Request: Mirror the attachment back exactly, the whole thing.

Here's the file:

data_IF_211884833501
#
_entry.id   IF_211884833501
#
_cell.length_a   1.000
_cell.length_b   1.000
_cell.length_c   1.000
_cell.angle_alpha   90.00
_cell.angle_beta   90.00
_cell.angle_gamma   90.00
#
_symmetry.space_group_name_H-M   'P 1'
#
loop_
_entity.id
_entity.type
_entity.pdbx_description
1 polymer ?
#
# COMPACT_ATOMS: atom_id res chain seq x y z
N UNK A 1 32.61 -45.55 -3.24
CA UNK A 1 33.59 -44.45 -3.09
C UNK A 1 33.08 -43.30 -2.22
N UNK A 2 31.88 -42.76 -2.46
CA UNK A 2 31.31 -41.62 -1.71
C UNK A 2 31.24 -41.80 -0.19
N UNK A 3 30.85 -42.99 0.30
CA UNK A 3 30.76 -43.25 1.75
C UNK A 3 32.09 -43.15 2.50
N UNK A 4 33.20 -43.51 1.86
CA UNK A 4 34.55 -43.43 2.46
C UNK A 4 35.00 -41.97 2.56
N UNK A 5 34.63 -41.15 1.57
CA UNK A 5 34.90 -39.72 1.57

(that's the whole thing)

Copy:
data_IF_211884833501
#
_entry.id   IF_211884833501
#
_cell.length_a   1.000
_cell.length_b   1.000
_cell.length_c   1.000
_cell.angle_alpha   90.00
_cell.angle_beta   90.00
_cell.angle_gamma   90.00
#
_symmetry.space_group_name_H-M   'P 1'
#
loop_
_entity.id
_entity.type
_entity.pdbx_description
1 polymer ?
#
# COMPACT_ATOMS: atom_id res chain seq x y z
N UNK A 1 32.61 -45.55 -3.24
CA UNK A 1 33.59 -44.45 -3.09
C UNK A 1 33.08 -43.30 -2.22
N UNK A 2 31.88 -42.76 -2.46
CA UNK A 2 31.31 -41.62 -1.71
C UNK A 2 31.24 -41.80 -0.19
N UNK A 3 30.85 -42.99 0.30
CA UNK A 3 30.76 -43.25 1.75
C UNK A 3 32.09 -43.15 2.50
N UNK A 4 33.20 -43.51 1.86
CA UNK A 4 34.55 -43.43 2.46
C UNK A 4 35.00 -41.97 2.56
N UNK A 5 34.63 -41.15 1.57
CA UNK A 5 34.90 -39.72 1.57